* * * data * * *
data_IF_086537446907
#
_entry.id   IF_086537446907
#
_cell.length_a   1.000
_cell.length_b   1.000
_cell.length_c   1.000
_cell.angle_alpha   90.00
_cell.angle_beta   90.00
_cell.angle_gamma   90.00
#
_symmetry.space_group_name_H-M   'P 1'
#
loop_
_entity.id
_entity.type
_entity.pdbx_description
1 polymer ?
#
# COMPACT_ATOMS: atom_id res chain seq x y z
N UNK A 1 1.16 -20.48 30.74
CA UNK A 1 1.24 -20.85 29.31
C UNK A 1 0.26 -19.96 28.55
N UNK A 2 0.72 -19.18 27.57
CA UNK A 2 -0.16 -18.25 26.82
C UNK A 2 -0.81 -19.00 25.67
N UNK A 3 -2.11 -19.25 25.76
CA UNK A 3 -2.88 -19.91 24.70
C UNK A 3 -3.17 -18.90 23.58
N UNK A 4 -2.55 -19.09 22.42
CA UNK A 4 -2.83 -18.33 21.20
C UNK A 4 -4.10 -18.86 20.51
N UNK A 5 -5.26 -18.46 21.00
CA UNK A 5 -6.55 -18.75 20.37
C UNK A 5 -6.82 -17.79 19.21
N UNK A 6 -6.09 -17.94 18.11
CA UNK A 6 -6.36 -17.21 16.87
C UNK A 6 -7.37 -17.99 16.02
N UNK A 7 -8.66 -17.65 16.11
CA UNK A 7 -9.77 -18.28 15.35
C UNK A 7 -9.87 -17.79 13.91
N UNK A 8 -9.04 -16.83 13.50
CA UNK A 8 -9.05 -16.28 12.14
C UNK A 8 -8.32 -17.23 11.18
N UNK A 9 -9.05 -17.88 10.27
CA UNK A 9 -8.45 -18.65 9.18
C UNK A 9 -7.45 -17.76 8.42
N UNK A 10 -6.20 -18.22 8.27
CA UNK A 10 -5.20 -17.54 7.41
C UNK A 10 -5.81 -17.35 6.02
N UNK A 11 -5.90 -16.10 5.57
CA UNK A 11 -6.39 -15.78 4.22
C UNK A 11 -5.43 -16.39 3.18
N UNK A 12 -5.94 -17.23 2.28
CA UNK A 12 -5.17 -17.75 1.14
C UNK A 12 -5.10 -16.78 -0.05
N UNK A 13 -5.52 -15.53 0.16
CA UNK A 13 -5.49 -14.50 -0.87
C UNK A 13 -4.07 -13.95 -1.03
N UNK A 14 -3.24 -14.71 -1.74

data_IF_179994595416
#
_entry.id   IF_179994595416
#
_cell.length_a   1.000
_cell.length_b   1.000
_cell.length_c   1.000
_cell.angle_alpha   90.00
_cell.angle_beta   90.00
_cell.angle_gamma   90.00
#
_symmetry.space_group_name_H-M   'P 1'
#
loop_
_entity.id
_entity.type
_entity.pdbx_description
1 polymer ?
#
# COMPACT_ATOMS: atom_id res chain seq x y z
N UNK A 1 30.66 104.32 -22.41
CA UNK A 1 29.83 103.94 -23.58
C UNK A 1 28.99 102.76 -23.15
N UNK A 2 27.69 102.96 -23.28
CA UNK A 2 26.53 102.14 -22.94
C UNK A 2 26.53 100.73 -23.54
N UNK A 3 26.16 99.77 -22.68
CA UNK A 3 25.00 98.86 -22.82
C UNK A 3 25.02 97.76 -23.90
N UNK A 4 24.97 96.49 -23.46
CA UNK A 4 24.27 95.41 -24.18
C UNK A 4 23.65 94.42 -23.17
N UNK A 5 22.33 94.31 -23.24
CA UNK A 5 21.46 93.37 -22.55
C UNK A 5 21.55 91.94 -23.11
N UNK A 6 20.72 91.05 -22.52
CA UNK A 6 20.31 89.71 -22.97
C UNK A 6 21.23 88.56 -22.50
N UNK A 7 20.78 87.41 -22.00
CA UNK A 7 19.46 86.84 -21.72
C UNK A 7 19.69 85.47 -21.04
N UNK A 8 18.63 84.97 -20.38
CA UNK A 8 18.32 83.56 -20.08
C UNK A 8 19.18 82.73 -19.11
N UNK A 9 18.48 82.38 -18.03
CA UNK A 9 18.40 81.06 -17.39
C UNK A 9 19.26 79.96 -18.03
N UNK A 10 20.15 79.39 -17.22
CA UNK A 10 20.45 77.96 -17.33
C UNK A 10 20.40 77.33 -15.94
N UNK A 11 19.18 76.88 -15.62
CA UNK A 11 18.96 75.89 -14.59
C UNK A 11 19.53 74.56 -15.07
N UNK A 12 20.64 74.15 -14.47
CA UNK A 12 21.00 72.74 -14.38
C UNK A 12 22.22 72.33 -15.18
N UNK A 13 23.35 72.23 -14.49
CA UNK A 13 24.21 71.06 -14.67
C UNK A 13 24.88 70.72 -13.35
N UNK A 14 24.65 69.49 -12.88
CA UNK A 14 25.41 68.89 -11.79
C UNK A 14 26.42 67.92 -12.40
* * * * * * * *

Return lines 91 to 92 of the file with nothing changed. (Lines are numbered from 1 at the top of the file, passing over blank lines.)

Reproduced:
CA UNK A 4 24.27 95.41 -24.18
C UNK A 4 23.65 94.42 -23.17